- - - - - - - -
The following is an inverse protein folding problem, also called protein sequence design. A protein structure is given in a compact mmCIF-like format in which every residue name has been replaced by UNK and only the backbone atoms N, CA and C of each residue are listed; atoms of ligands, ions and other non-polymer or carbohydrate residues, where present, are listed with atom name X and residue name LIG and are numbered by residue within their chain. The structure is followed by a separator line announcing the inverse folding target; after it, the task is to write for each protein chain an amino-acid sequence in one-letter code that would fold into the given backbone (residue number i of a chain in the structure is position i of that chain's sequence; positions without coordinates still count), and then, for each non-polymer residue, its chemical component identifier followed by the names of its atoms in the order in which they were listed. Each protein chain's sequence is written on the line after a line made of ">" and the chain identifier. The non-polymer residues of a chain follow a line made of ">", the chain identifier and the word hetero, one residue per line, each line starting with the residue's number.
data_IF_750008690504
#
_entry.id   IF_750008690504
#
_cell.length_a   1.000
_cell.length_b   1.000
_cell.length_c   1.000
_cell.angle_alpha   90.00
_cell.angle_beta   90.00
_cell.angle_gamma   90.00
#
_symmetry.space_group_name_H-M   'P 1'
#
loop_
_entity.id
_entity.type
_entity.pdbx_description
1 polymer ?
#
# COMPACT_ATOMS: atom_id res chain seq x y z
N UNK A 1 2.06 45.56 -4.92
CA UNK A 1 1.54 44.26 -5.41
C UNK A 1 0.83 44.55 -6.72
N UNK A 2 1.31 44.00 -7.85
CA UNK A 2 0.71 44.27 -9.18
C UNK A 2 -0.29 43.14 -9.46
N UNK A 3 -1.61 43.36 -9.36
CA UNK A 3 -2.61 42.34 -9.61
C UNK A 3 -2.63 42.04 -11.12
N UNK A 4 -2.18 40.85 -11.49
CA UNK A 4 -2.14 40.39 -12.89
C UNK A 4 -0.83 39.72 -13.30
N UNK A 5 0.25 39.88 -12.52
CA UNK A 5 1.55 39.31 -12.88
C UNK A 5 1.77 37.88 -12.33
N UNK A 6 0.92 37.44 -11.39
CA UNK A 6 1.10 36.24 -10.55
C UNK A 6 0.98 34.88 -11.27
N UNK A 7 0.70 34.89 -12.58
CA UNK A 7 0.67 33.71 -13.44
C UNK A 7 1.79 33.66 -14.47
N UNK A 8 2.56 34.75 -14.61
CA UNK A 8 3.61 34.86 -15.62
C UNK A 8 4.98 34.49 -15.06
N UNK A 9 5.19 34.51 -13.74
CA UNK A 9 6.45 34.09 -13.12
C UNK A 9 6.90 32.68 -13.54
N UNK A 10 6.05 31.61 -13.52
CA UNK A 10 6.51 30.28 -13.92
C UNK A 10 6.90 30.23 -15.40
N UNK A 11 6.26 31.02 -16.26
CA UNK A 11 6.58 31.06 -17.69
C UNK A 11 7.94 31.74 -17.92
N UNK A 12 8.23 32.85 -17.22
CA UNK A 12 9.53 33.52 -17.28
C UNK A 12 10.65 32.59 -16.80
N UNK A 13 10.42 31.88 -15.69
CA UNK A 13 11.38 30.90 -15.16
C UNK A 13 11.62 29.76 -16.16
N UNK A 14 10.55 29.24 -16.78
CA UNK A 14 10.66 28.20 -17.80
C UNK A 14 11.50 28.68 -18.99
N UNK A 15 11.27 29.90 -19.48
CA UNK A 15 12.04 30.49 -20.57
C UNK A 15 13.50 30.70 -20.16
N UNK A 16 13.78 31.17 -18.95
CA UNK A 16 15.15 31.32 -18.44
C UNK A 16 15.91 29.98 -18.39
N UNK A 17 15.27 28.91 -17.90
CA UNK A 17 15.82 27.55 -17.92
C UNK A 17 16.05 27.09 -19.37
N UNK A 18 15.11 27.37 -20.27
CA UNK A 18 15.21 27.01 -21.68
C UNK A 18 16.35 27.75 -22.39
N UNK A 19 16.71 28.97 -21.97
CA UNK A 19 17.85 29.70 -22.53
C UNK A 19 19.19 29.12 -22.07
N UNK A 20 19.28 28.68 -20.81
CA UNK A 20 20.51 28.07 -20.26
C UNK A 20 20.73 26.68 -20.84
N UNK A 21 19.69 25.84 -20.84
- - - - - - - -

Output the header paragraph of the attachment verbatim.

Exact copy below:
The following is an inverse protein folding problem, also called protein sequence design. A protein structure is given in a compact mmCIF-like format in which every residue name has been replaced by UNK and only the backbone atoms N, CA and C of each residue are listed; atoms of ligands, ions and other non-polymer or carbohydrate residues, where present, are listed with atom name X and residue name LIG and are numbered by residue within their chain. The structure is followed by a separator line announcing the inverse folding target; after it, the task is to write for each protein chain an amino-acid sequence in one-letter code that would fold into the given backbone (residue number i of a chain in the structure is position i of that chain's sequence; positions without coordinates still count), and then, for each non-polymer residue, its chemical component identifier followed by the names of its atoms in the order in which they were listed. Each protein chain's sequence is written on the line after a line made of ">" and the chain identifier. The non-polymer residues of a chain follow a line made of ">", the chain identifier and the word hetero, one residue per line, each line starting with the residue's number.